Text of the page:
Figure 3.

 Nonmetric multidimensional scaling (MDS) analysis of 16S T-RFLP data (a) and nirS T-RFLP data (b). • (native zone), □ (transition zone), ▴ (Typha zone).

Table 3.   ANOSIM R statistics and p values for 16S and nirS T-RFLP analyses
Vegetation type16SnirS
Native vs. Typha0.7950.0010.7380.001
Native vs. transition0.2910.0050.4650.005
Transition vs. Typha0.3640.0040.4520.001

Denitrifier communities in the Typha zone were significantly different in composition based on nirS gene sequences (Fig. 3b, Table 3) and showed higher nirS genotype richness as compared with the native zone (Table 1). Denitrifier communities in the transition zone were intermediate in composition between the communities in the Typha and native zones (Fig. 3b, Table 3), but showed nirS genotype richness levels that were equivalent to those in the Typha zone. This result indicates a positive effect of Typha invasion on nirS genotype richness.

In this study, nirK genes could not be amplified from DNA isolated from sediment samples, despite the fact that the same primer set has been used successfully by other researchers to amplify nirK genes from environmental samples (Prieme et al., 2002; Wolsing & Priemé, 2004). The failure to amplify nirK genes may have been caused by inhibition of PCR by inhibitory compounds in the sediment DNA extractions. However, when environmental DNA extracts were spiked with A. xylosoxidans genomic DNA, nirK genes were amplified from as few as 75 genome copies per reaction. Based on the DNA extraction protocol used, this corresponds to c. 4 × 103nirK copies per gram of sediment. These data suggest that nirK-containing organisms were either not present in the Cheboygan Marsh sediments or were present at a level below 4 × 103nirK gene copies per gram of sediment. As the two structurally different nitrite reductases that are encoded by nirK and nirS are found to be mutually exclusively among denitriers (Braker et al., 1998), these results suggest that nirS denitrifiers may have been dominant in Cheboygan Marsh. This conclusion is supported by several groups that have suggested that nirK denitrifiers are less abundant than nirS denitrifiers in estuarine sediments (Nogales et al., 2002) and marine sediments (Braker et al., 2000). However, Throback et al. (2004) demonstrated that the nirK1F/nirK5R primer set does not amplify all nirK-containing strains, so Cheboygan Marsh may have included nirK denitrifiers not targeted by this primer set.

The differences in denitrifier community composition that were observed based on nirS gene sequences may have ecological significance, as different denitrifying taxa are known to differ in their oxygen threshold, carbon requirements, and kinetic parameters (Tiedje, 1988), and the N2O : N2 ratio resulting from denitrication can be dependent on species composition of denitrifying communities (Munch, 1989). Few prior studies have examined the impacts of invasive plants on denitrification. Otto et al. (1999) found no change in denitrification rates in freshwater marsh sediments under invasive plants, while Bolton et al. (1990) found an increase in denitrification under an invasive plant in terrestrial soils. However, neither of these studies examined the impacts of invasive plants on the composition of denitrifier communities. The current study demonstrated that Typha supported a distinctly different community of denitrifiers with higher nirS genotype richness, as well as 10-fold higher levels of soluble nitrate, suggesting that Typha may be impacting the denitrification process.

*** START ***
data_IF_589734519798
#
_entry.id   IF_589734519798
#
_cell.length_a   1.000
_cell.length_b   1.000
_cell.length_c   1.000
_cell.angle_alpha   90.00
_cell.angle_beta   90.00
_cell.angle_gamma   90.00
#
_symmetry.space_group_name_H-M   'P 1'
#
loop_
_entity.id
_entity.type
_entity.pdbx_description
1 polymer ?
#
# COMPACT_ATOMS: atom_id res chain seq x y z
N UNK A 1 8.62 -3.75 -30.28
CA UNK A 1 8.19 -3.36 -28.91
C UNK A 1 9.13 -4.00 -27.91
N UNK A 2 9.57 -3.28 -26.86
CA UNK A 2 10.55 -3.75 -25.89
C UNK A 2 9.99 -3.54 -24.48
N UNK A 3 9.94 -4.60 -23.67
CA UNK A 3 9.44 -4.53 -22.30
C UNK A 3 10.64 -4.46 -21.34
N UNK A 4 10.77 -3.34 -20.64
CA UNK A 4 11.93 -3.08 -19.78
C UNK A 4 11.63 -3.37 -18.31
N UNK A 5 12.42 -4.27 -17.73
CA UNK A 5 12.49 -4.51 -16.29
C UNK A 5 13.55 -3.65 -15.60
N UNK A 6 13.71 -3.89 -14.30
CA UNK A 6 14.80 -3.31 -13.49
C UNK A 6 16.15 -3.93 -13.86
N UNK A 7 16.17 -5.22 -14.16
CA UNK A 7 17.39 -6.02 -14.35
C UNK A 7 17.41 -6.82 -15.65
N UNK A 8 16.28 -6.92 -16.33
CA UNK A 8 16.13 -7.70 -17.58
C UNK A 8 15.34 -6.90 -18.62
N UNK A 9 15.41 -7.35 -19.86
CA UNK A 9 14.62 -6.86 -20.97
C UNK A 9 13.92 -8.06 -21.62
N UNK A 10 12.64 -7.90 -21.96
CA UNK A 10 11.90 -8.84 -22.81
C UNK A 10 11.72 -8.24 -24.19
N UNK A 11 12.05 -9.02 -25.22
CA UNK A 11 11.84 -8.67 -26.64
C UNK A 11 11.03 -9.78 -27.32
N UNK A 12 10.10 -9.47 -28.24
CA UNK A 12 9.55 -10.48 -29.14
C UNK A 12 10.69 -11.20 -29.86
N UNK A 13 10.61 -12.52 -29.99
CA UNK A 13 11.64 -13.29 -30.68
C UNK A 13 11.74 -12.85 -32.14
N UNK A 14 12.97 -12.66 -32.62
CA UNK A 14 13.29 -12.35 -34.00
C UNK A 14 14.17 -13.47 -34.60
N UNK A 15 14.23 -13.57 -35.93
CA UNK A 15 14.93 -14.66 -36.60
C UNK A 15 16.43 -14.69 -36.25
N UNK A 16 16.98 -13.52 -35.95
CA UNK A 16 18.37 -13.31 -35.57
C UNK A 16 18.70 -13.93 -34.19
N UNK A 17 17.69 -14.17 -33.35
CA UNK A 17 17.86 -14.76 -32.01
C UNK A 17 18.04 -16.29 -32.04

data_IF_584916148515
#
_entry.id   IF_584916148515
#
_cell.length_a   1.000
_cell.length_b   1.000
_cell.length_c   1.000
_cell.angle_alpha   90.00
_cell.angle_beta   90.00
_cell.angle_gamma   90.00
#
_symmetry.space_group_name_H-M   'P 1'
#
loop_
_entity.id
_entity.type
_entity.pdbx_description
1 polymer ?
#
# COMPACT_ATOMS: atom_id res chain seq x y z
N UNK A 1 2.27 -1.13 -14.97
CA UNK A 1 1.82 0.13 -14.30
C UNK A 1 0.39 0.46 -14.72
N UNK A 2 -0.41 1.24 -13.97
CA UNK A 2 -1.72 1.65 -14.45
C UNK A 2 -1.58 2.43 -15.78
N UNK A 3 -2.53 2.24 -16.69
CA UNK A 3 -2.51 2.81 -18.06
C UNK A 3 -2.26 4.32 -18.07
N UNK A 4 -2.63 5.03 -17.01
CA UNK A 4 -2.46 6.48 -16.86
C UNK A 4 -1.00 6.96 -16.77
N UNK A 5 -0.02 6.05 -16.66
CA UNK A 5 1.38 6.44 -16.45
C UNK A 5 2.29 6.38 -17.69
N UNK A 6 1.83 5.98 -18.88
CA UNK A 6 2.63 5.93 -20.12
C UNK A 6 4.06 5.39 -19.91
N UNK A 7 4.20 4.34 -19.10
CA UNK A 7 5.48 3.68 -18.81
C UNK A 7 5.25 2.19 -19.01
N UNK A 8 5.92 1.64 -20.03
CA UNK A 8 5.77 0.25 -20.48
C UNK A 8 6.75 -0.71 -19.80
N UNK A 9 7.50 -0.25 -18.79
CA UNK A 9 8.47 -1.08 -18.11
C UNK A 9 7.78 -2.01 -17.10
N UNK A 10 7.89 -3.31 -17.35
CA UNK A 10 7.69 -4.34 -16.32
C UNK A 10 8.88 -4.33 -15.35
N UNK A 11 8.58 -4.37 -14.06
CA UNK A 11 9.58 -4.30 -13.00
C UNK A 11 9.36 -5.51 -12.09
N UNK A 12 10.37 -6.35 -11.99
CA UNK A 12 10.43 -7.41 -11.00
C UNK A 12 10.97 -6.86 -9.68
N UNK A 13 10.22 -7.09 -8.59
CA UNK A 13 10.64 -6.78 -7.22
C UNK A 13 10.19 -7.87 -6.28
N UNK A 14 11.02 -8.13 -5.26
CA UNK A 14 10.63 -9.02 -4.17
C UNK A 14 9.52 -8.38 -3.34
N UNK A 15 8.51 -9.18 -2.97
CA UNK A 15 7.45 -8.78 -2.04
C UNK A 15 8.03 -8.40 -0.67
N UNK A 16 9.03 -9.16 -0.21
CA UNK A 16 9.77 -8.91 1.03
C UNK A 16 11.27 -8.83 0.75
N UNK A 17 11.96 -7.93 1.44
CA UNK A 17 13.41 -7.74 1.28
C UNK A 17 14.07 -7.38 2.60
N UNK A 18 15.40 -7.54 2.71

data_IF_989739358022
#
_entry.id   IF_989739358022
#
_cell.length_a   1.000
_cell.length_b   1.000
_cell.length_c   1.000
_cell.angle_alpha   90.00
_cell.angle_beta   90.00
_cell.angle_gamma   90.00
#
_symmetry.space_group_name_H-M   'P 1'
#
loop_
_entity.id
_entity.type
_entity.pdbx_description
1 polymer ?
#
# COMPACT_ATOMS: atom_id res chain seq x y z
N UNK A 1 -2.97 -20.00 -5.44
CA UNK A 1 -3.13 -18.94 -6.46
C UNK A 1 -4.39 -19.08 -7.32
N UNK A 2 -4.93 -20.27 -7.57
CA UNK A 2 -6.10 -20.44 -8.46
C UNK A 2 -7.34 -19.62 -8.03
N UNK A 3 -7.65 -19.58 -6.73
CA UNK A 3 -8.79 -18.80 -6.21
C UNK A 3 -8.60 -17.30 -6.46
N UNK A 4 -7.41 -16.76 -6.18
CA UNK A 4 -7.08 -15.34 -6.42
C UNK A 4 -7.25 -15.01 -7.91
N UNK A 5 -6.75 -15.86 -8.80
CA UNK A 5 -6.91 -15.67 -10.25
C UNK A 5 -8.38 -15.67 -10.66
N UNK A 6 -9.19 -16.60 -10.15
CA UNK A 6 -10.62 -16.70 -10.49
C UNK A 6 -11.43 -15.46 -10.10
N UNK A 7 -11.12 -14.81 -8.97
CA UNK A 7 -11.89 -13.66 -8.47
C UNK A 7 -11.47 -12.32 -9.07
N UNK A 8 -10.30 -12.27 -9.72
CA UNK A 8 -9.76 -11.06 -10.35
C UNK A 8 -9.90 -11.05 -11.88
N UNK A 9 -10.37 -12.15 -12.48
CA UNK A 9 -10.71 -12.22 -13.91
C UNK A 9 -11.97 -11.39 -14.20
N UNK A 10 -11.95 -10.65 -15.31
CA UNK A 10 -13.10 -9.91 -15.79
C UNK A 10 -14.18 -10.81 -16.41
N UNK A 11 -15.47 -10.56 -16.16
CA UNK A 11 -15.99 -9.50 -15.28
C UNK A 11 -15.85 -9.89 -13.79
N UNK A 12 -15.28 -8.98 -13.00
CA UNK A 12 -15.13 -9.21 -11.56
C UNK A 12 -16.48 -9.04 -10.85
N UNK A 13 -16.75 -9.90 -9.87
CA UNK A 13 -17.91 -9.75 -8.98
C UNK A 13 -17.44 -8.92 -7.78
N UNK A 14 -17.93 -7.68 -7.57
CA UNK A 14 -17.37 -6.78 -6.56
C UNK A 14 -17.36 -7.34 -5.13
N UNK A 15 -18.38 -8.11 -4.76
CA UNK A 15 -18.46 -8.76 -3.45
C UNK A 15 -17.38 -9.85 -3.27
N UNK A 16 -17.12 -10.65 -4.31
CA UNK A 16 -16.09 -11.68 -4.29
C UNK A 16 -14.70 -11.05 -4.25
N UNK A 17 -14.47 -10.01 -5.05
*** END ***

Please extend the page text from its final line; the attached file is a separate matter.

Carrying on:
The results of this study demonstrate that invasion of a Great Lakes freshwater wetland by an exotic plant species, Typha×glauca, had significant impacts on sediment physical, chemical, and biological characteristics. The significant increases in soluble ammonium, nitrate, and phosphorus in sediments associated with Typha suggest that Typha invasion is affecting the wetland's ability to remove nutrients from water. The shifts in total bacterial and denitrifier community composition and nirS genotype richness indicate that Typha is altering the microbial makeup of the wetland sediments, and the observed shift in denitrifiers in particular suggests that Typha may be affecting microbially catalyzed nutrient cycling processes such as denitrification. Further work is needed to determine whether Typha invasion has altered rates of microbially catalyzed nutrient cycling processes and whether Typha invasion has impacted the ecosystem's ability to prevent release of nutrients to the lake.


The authors thank M. Berg, C. Ishida, M. Hausner, and A. Morris for their assistance, Loyola University Chicago for support of N.L.A., and University of Michigan Biological Station for lab space and instrumentation. This work was supported by DEB-0108847 awarded to N.C.T., and by a supplement to grant DEB-0108847 awarded to N.C.T. and J.J.K. from the National Science Foundation.